We've been debating the issue of respect for teachers in another thread and I think this makes an interesting topic for discussion.

It seems to me that there are two types of society.

Those whose members automatically respect people because of their position/situation, whether they be teachers, older people, men, from a certain family or background, royalty, employers, members of a certain profession, caste/class/whatever.

Those whose members don't automatically respect people because of these things but work out whether they respect someone or not on a personal level because of their achievements and personality.

I can see that there are advantages and disadvantages to both types of culture.

In the UK I'd say that most of us fall into the second category these days, but were historically in the first.

Which do you think is better? Or should we try to find some sort of 'middle ground' between the two attitudes?
We here in China still fall into the first category these days with our respects to teachers.

And people tend not to trust doctors any more. (I don't know what will happen in the following years. Something must be done to convert this abnormal phenomenon. )

I'm not very sure about the trends of the attitudes towards other positions/situations. We are still advocating the respects to elders, but I guess many young people would doubt if merely age is a reason to be respected.
Hmm. Perhaps a combination. These days, more "positions" are earned rather than being hereditary. I don't think that I would feel any automatic respect for someone who was simply born into a position. However, people who have earned their position through study and hard work, I am inclined to feel automatic respect as my "default." But I can easily lose respect for them if they don't demonstrate what I expect from someone of that rank/position/etc.

For examle, I was in the armed forces. Someone who had achieved the rank of admiral had done some hard work to get there. However, if I see him speaking rudely to others, not looking out for the needs of the people who work for him, and so on, I will lose respect for him. I will still show him the proper courtesies, however.

So there is a difference in terms of how people BEHAVE towards others (what courtesies we show, including using titles of "honor") and how we THINK about them (the true level of respect that we feel). But it works both ways - Americans in particular are notoriously casual in how we address people - our courtesies are "lacking" some would say - even when we do feel great respect for the person. And perhaps this is the source of the culture clash: when people don't show the courtesy that others think are due, the "others" think that respect is lacking - although that might not be the case at all.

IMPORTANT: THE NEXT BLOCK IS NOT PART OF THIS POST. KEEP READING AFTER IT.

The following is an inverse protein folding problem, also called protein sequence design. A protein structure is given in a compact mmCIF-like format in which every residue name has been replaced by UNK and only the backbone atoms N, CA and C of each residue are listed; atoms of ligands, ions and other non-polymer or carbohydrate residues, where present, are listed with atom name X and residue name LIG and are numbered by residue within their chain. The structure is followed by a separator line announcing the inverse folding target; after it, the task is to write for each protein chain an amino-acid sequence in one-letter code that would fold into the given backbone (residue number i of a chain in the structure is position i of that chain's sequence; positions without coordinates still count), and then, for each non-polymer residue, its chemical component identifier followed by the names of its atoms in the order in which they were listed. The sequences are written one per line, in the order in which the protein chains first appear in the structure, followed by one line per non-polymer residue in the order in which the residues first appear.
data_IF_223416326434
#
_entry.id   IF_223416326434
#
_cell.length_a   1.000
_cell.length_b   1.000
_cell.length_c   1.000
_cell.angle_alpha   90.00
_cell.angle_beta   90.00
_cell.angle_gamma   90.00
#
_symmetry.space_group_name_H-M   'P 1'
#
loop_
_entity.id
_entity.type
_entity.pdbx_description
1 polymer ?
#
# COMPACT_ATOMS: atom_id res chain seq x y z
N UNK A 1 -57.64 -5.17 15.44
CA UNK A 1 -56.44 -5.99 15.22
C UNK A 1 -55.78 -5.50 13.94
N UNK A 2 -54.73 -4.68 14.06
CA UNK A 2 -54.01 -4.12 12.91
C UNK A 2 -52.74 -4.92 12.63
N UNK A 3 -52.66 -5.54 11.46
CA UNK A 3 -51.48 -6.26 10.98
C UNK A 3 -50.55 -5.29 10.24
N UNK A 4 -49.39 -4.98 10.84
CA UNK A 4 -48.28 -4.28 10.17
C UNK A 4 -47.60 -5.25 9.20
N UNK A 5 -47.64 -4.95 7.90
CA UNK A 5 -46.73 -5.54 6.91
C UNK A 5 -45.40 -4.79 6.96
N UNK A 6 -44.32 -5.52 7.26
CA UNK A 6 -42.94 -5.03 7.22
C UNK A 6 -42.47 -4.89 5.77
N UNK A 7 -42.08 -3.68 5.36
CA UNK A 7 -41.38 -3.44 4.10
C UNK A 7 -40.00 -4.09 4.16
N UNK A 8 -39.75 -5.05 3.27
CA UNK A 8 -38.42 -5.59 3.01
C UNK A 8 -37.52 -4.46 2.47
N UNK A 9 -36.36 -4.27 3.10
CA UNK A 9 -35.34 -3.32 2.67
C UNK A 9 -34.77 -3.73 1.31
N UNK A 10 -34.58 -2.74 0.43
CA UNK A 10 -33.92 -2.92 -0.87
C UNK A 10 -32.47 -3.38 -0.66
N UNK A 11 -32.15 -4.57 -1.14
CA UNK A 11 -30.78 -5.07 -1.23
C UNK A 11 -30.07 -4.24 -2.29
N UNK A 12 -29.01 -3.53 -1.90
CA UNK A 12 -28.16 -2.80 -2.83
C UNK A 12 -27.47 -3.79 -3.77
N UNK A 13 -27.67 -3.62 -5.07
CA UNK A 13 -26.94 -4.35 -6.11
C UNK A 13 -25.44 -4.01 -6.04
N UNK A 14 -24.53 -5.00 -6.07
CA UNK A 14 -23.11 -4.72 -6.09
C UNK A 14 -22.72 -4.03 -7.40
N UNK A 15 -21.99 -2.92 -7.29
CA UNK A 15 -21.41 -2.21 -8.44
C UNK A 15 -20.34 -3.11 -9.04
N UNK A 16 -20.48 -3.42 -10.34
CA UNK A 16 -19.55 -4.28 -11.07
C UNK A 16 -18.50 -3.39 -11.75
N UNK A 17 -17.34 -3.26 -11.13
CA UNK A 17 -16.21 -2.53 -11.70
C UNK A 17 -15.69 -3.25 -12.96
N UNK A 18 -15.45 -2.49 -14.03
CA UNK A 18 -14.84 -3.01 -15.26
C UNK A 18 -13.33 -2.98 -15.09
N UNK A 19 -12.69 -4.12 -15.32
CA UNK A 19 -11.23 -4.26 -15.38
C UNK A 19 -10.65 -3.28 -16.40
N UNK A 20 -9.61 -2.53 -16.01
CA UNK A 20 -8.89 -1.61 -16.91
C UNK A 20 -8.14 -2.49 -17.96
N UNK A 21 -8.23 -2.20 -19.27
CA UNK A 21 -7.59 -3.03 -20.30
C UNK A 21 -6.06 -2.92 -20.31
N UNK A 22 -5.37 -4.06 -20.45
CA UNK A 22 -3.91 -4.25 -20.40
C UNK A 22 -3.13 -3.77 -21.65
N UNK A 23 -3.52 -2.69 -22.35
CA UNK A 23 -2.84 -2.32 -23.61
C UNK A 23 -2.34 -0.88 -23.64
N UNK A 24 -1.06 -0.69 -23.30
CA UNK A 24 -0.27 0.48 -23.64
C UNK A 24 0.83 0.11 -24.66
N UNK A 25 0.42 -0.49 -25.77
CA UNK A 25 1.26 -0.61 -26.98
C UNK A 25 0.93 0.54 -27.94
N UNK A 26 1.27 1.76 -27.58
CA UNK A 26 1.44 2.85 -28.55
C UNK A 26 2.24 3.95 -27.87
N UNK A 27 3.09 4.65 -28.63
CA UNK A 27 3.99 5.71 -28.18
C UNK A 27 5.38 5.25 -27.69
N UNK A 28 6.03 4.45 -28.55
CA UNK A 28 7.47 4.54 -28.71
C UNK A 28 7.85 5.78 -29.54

I know that even on this forum, because I am 40, some of the teens who use this don't feel comfortable calling me by my first name, because in their culture, you would not refer to someone your mother's age by her first name. Americans have no trouble with that at all.
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Our society (in Ukraine) struggled for equality for a while (but some of us appeared to be ‘more equal than the others’ ((C) Orwell) in the end. In schools we were taught to respect common people, the most honorable were professions of workers, miners, drivers and collective-farmers and so on. The profession of teacher was highly respectable, too (especially in villages). So it seemed to be the first type of society (at least formally), according to this classification. Since that times there were many changes in our people’s mentality. Now, I think, our society tends to be the one of a second type. I can’t name any profession/class/religion/etc I would automatically respect a member of. I can’t even name any criteria, which is important to me; it often can be decided on a personal level only. I respect some of my teachers for their professional skills, but I don’t respect a teacher, who is high-educated, but takes bribes (still, someone else can pay no attention at this matter and respect this teacher for other qualities). I respect my best friend for being reasonable, clever, practical and kind-hearted, etc.

As for treating elder people with respect, we have such traditions, of course. Parents must be respected, too.
When I was a child I learned form my parents that one should respect elderpersons and teachers etc.But as a mature person I think that these things should be followed to some extent but not blindly because I met some teachers and elderly persons who didn't behave repectably.I personally feel that as the younger should respect the elders, elders should also be respectable, otherwise it becomes just a mere formality and sometimes hipocrisy.
you're right Jhumjhum: unfortunately I've often been insulted by old people just because I was younger than them, so I agree when you say that they should also be respectable!
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Agree with everybody, the second attitude is right because it's a real freedom of feeling to respect anybody. But for my attitude, I think we should respect to everybody : younger, elder, high or low status anything even a poor beggar because everybody has his equal chance to get a higher status one day.